Hemp could be the crop of the future

Robert  Harris

One day, hemp will be big. Really big. Its fibre makes an excellent replacement for fibreglass in car manufacture, building insulation and bonded reinforced plastics. It can even be used for brake pads.
Its woody core, or shiv, is well established as horse bedding, but it is finding a more lucrative use as the key ingredient in a novel, thermally-efficient building system.
On top of this, the crop needs few inputs, adding to its green credentials. Indeed, it has been hailed by some commentators as the crop that holds the key to a greener future.
However, the world is not ready yet for hemp on a large scale, says Mike Duckett, director of Hemp Technology, the UK’s largest hemp processor based in Halesworth, Suffolk.
“Hemp has a great future, but the real breakthrough will come when the price of oil rises to a level that makes the fibre widely attractive as a replacement to man-made alternatives. That could be in a couple of years or 10 years – no-one knows.

“The market is growing at about 15% a year – not as fast as people were predicting. But it takes time for industries to accept new materials,” says Mr Duckett. “And while everyone wants to be green, it also has to stack up economically. However, the market is now growing through market pull and that has to be better than trying to drive it from the supply side.”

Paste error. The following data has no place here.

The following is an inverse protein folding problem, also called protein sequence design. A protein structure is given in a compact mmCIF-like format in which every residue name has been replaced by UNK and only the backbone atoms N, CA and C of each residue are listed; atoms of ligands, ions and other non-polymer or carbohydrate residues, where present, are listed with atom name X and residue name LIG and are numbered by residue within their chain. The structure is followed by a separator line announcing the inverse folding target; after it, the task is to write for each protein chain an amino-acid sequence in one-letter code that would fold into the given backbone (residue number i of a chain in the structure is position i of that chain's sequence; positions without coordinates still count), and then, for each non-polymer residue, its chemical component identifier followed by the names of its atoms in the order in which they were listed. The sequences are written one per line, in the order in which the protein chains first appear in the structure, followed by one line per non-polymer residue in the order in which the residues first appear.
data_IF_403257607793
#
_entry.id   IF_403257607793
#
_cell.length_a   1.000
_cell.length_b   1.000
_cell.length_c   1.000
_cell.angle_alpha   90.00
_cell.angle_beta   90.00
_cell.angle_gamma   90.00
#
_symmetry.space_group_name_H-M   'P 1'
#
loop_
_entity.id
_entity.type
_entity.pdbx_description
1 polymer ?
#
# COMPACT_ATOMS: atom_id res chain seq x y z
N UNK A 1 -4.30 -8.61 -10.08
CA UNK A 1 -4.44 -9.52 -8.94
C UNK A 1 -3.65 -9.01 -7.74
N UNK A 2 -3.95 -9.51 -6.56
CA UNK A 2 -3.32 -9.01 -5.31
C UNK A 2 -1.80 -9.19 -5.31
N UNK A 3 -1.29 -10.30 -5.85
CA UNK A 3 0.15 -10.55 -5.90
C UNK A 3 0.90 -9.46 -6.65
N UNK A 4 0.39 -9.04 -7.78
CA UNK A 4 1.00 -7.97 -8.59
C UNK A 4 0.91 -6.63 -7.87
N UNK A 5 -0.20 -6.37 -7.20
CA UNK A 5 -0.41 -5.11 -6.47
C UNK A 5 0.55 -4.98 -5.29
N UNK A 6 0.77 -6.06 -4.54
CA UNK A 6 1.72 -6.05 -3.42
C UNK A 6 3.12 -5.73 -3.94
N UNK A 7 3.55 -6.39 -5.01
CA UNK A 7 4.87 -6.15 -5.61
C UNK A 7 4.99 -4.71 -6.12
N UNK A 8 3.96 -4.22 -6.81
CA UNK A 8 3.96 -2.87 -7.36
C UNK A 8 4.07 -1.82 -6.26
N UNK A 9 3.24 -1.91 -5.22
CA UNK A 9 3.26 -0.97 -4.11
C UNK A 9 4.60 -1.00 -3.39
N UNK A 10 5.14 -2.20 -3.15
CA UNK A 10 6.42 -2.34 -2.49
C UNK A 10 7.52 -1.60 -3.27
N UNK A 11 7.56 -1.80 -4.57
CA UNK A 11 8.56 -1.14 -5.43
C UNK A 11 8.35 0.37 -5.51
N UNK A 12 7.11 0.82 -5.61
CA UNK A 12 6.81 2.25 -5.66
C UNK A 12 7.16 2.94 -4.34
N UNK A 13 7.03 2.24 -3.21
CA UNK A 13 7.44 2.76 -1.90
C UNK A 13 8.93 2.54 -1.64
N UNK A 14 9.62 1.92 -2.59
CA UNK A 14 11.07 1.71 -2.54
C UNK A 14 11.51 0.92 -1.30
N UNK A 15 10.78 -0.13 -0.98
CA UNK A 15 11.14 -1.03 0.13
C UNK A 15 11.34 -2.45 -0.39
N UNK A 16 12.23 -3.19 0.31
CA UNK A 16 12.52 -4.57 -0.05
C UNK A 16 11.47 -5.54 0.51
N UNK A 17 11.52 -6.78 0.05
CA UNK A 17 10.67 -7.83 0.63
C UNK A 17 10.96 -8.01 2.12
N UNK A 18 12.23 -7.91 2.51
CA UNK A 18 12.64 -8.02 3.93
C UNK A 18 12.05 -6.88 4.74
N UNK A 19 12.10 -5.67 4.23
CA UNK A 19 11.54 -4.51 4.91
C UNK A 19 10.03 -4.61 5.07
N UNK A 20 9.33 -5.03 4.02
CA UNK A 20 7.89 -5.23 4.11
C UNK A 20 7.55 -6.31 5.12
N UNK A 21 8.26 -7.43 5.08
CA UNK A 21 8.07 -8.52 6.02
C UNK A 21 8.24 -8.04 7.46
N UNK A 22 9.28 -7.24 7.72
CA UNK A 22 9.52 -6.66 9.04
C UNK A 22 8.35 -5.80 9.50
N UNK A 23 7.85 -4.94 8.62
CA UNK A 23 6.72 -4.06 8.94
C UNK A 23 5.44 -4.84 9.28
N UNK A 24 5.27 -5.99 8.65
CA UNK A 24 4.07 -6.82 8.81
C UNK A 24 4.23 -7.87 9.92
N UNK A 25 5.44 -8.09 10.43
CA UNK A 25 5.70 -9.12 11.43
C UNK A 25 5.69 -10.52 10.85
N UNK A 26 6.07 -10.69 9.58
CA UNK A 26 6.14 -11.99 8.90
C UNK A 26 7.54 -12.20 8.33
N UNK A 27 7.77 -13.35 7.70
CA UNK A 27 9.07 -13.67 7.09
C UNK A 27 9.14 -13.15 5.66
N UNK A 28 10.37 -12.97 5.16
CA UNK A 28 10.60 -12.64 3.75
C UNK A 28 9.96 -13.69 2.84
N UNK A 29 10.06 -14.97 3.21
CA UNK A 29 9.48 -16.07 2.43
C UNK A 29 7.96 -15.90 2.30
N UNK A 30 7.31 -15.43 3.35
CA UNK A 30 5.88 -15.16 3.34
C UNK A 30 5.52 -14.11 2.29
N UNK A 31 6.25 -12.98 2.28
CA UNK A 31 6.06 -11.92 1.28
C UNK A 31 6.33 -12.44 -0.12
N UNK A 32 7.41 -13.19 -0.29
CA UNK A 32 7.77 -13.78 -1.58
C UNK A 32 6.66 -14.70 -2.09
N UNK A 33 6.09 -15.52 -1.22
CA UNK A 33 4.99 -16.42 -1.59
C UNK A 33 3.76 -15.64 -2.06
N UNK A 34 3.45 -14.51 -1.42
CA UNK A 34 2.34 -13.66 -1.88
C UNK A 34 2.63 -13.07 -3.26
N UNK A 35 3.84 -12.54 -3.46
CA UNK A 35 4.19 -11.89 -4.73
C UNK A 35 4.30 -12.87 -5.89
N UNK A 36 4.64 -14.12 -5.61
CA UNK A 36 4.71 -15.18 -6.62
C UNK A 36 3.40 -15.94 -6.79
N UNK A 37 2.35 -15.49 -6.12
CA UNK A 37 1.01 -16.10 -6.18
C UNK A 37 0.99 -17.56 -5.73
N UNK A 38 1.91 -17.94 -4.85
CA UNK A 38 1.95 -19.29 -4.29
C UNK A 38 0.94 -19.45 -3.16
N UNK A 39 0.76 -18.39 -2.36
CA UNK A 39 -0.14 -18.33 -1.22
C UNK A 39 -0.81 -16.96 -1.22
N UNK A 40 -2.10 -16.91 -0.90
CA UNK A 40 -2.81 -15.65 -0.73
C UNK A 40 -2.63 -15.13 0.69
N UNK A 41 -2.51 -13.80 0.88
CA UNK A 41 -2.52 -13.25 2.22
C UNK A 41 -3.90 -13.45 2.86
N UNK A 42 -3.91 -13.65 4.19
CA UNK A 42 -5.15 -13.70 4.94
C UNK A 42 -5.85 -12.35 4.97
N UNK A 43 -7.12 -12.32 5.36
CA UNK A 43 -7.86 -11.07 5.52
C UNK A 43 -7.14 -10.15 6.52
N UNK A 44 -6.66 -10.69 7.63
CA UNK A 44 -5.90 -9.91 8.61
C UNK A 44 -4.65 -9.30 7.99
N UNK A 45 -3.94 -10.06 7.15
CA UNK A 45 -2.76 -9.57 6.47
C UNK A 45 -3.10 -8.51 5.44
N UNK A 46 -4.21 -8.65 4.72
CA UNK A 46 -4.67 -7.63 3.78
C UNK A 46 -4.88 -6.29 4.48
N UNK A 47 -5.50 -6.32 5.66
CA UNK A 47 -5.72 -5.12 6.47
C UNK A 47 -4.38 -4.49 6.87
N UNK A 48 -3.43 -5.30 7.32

He expects to process about 6,000t of straw this year from his 30 growers through the firm’s ¬£4m processing facility, producing about 1,500t of fibre and 3,000t of shiv. At current market growth that tonnage and grower base could double over the next five years.
Another market gaining ground is hemp oil for human consumption, produced from dual-purpose (seed and fibre) varieties. Most is contracted to Devon-based Braham & Murray, which markets it as Good Oil, a low-saturated fat alternative to olive oil. Hemp seed is also included in a range of other goods such as specialist high-protein products.
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